Apple renders unlocked iPhones useless

Don’t say they didn’t warn you. A week ago, Apple released a statement saying that the newest iPhone security update, to be released this past Thursday, might make hacked iPhones completely inoperable. A $600 (or $400, whatever) paperweight, in other words. In one sense, this makes sense: Apple has a relationship with AT&T to protect, and nothing upsets cell carriers more than unlocked phones. In another sense, it was, well, nonsensical. Unlockers were and are fully within their rights to do so, so why would Apple punish them for a perfectly legal act? In short, because they can. There is nothing prohibiting Apple or any company from deterring people from unlocking phones. So not only aren’t we surprised at this, but we expect similar updates to do the same thing in the future. Tech blog Machinist riffs on why this is still ridiculous, legal or not:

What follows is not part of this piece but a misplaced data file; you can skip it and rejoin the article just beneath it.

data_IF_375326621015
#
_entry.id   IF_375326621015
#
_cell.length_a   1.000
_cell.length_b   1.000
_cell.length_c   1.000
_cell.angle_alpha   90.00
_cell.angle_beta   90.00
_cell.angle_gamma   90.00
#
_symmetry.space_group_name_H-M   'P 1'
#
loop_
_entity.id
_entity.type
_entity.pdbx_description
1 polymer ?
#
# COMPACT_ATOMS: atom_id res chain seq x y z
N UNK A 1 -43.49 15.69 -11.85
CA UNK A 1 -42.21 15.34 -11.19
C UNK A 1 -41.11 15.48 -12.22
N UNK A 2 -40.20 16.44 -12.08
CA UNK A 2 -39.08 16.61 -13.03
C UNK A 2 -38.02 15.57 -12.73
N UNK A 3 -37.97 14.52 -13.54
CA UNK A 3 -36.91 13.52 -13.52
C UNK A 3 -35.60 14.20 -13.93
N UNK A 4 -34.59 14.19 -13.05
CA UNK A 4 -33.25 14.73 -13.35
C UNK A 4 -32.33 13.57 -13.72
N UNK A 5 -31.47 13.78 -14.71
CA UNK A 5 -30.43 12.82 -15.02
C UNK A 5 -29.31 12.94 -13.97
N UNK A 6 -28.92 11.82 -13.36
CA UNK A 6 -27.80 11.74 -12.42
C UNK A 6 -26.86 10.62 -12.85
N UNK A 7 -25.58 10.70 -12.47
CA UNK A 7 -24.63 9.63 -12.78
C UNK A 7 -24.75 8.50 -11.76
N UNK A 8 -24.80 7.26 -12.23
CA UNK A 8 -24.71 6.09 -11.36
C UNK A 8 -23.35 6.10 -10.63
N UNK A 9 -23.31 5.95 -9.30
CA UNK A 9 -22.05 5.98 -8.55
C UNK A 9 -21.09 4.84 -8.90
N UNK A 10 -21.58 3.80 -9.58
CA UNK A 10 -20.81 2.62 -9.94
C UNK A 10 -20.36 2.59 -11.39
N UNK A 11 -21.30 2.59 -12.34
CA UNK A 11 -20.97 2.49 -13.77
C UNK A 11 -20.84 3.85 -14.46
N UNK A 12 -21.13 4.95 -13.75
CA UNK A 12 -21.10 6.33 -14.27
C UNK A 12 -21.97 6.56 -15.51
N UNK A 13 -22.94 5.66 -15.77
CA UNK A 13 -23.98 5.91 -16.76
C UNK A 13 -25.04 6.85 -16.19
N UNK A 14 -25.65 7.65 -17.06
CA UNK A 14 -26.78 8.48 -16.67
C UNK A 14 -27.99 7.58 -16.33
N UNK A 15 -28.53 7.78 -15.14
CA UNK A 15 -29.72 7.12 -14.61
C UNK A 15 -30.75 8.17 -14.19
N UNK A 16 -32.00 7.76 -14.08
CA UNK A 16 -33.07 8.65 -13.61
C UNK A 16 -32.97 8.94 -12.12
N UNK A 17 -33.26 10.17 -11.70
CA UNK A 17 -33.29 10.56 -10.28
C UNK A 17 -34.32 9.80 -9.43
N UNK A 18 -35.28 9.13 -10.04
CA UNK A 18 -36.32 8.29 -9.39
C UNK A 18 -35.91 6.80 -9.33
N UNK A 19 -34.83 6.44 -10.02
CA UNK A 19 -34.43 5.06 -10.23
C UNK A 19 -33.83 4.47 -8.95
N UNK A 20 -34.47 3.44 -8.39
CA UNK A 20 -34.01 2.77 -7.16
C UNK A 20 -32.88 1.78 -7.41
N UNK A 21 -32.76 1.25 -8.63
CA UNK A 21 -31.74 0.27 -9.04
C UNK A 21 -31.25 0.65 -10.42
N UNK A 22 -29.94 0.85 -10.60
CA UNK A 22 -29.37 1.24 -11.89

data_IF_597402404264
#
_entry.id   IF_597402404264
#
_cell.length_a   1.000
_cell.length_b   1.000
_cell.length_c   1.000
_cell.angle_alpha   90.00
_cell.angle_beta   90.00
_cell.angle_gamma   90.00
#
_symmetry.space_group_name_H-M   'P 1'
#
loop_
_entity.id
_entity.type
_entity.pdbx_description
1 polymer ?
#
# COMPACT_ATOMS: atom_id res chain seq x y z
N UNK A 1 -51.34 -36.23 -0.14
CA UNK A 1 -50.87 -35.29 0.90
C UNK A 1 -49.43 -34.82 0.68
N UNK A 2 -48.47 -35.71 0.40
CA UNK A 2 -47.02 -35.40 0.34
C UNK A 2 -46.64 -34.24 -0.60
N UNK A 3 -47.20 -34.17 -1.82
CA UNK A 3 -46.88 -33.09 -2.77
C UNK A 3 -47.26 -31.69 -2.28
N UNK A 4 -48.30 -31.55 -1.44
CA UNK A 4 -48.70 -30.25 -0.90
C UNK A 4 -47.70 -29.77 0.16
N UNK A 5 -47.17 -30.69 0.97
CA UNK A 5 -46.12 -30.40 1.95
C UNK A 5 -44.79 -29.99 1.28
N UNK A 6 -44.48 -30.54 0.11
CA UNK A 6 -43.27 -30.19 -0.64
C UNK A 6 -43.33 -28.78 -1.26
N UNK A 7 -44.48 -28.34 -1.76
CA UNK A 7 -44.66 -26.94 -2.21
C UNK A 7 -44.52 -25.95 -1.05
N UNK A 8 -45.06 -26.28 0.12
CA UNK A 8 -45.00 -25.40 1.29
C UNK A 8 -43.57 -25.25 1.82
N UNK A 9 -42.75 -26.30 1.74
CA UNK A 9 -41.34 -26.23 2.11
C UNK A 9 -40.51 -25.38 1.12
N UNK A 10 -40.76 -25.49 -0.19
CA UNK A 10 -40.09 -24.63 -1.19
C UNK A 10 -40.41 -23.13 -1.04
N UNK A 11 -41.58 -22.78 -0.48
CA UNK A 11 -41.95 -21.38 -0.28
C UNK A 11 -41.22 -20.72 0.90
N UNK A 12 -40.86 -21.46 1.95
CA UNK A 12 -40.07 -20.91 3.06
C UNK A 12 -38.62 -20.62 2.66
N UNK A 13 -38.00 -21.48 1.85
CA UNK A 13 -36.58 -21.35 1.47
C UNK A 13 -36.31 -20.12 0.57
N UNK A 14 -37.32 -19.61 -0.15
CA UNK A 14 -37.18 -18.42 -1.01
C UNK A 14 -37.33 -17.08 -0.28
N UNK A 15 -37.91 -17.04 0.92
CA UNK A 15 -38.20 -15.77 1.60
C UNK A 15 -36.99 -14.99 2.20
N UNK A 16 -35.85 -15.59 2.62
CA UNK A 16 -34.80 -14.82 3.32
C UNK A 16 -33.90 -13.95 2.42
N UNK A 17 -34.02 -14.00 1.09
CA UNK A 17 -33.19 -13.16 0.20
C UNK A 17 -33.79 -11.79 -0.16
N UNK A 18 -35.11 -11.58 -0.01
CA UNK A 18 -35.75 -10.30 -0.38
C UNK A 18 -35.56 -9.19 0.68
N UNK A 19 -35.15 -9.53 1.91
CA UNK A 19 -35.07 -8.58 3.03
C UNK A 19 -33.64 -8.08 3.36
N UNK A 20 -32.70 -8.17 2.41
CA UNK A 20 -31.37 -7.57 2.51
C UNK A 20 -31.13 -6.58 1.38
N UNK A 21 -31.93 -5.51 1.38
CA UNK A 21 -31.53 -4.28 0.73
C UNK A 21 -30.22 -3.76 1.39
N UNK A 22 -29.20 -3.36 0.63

It’s only in the cellphone business that anyone would tolerate such behavior. If a company tried this in any other industry, people would howl to the heavens. Imagine the outrage if Apple or Microsoft sold desktop PCs that allowed you to connect to the Internet only through Comcast — and then, if you tried to use Earthlink instead, the company would shut down your machine. Or what if Ford allowed you to drive your new Explorer only to Wal-Mart to buy your groceries; if you went instead to Whole Foods, a company official would come by and slash your tires.
This once again proves that the iPhone is far more trouble than it’s worth. Yes, it’s a neat gadget that lives up to the hype — in theory. In practice, it seems to be a headache, what with the slow EDGE network, the complete lock-down to AT&T, the price reduction, and the bricking by Apple. The worst is that AT&T is refusing to give customers unlock codes for the iPhone. This is supposed to be provided by carriers to customers in good standing for a certain period of time. But AT&T wants no part of it, and is basically daring you to complain to the FCC. We’re sorry if you have a brick of a phone now. Hopefully the people at the Apple store can help you out. There are reports that, despite the warning that unlocking your iPhone voids the warranty, some Apple stores are fixing these iBricks. [Machinist] ]]>